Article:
Industry Voices—Top 5 challenges for health plan contact centers

The stakes for delivering great customer experiences are high for health insurers. COVID-19 accelerated an era of healthcare consumerism where it is imperative for providers and plans to deliver digital experiences of care through consumer-friendly channels. As a result, member expectations have become higher for a healthcare experience that is synchronized, personalized and convenient. Today’s health plan members demand a superior customer experience, and they will increasingly shop for experiences that meet their expectations.

New regulatory requirements that directly impact payer reimbursement are also placing more emphasis on customer experience. Last year, the Centers for Medicare & Medicaid Services (CMS) changed the methodology for calculating Medicare Advantage (MA) quality scores to place greater importance on customer experience-related metrics.

With the change, patient experience, complaints and access measures will combine for 57% of overall Medicare Star ratings in 2023, up from 43% this year and 37% in 2021. Consumers use the Star ratings to select a health plan, choices that collectively impact a plan’s membership growth and retention. In addition, crucial Quality Bonus Payments are based on these ratings.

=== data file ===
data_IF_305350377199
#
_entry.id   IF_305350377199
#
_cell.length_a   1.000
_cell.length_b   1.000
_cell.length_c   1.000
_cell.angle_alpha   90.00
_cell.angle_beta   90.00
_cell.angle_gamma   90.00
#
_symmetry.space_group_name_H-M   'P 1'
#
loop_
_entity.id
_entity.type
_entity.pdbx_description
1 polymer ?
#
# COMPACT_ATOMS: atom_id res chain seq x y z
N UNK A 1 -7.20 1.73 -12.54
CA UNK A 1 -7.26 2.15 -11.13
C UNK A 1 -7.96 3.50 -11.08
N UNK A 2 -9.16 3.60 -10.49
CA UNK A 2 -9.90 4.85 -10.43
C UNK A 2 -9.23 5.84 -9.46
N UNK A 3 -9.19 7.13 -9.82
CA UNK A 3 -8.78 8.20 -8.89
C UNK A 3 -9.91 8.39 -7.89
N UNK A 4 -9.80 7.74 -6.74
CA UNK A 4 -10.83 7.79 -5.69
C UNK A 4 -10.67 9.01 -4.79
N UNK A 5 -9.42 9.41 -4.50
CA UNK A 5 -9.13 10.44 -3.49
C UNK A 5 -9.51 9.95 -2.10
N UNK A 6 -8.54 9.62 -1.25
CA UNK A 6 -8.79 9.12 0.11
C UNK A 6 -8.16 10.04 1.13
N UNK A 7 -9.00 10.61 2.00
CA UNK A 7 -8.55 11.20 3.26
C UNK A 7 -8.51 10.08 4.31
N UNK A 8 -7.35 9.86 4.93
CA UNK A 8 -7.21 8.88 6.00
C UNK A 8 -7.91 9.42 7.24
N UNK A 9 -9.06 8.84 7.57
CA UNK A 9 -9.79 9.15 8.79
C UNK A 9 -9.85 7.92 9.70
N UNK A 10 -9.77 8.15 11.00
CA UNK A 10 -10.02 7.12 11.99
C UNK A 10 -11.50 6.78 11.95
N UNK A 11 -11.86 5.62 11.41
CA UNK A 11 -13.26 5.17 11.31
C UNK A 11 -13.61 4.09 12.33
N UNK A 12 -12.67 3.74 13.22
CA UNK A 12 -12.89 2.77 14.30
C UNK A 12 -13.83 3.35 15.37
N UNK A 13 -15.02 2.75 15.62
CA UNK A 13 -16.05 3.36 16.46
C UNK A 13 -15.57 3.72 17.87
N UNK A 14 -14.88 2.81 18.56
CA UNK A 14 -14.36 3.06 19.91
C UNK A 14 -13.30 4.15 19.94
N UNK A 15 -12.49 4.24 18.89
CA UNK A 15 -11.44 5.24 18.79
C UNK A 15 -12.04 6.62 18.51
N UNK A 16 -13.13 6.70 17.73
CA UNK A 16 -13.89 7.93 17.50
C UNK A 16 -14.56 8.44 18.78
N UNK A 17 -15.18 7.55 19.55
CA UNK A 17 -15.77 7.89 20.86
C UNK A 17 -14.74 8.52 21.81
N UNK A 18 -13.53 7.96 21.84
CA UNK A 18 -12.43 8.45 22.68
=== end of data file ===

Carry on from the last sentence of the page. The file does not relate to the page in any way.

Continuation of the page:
Health plan contact centers serve as the hub of member interaction and can significantly impact a member’s experience with a payer. However, many health plans have been reluctant to change from traditional reactive service strategies because they have historically viewed these communications channels as cost centers, rather than what they have become: the hub for member experience. Leading plans are already looking to contact centers to drive differentiation and strategic value, while others are just now assessing the gaps in their member journeys and searching for solutions.

Members are frustrated with plans’ customer service

A recent survey of health plan members shows that 78% of respondents say recent experiences with their insurers were “less than seamless,” while 28% reported that interactions with health plans were “very frustrating.” One might assume operations bottlenecks are the biggest reasons for member frustration, but poor customer service is the most glaring sore point—cited by 31% of respondents, versus 16% for claims denials and 13% for billing issues.

Here are the top priorities for health plan contact centers as they seek to meet member expectations for service and deliver key outcomes for payers.

1. Empower knowledgeable agents